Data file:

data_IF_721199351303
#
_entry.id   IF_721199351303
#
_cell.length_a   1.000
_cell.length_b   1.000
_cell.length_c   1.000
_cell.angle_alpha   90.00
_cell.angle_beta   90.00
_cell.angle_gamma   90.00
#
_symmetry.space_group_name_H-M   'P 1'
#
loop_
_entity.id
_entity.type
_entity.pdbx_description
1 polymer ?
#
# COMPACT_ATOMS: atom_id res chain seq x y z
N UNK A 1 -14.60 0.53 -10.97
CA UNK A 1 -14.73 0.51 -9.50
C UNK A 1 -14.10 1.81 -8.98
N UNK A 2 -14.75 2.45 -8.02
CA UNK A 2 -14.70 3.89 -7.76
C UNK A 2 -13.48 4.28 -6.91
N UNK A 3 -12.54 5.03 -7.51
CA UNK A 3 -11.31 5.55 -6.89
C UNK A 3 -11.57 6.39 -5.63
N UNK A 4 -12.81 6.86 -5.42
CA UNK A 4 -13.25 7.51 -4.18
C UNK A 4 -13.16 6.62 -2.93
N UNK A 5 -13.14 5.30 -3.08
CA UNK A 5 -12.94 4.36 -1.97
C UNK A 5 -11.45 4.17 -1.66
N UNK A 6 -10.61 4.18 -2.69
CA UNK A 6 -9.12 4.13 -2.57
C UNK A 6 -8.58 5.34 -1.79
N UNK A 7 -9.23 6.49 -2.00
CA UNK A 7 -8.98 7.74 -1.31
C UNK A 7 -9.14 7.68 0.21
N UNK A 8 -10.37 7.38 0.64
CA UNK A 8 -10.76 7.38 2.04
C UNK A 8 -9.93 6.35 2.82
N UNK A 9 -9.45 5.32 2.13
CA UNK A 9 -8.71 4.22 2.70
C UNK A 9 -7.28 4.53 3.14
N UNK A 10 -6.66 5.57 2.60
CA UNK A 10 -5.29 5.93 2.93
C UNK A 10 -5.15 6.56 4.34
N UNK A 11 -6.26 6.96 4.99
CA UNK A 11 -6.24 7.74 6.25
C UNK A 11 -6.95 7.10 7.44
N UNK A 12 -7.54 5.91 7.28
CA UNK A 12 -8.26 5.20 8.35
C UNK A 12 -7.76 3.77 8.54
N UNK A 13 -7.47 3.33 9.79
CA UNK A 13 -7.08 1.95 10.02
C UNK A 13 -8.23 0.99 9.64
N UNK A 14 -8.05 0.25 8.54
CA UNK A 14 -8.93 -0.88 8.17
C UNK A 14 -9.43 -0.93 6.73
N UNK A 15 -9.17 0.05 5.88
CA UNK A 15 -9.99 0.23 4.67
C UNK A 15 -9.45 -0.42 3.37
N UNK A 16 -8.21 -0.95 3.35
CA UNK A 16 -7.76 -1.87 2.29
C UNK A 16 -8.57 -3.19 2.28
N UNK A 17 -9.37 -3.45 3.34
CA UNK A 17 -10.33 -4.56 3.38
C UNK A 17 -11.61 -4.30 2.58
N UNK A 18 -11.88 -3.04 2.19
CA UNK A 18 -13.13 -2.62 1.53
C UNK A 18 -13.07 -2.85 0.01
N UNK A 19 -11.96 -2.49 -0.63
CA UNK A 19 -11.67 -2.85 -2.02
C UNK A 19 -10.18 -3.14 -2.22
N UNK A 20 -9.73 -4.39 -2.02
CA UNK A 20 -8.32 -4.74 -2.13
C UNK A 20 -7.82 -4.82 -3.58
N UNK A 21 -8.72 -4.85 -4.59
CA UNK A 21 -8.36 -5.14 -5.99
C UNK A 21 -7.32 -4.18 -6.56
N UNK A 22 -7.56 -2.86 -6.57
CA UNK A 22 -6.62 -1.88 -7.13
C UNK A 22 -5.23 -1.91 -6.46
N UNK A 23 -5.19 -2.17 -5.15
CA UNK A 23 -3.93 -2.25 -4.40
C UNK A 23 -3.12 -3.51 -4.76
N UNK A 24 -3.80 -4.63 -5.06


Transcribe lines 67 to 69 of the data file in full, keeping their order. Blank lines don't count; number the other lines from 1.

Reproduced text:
CA UNK A 16 -7.76 -1.87 2.29
C UNK A 16 -8.57 -3.19 2.28
N UNK A 17 -9.37 -3.45 3.34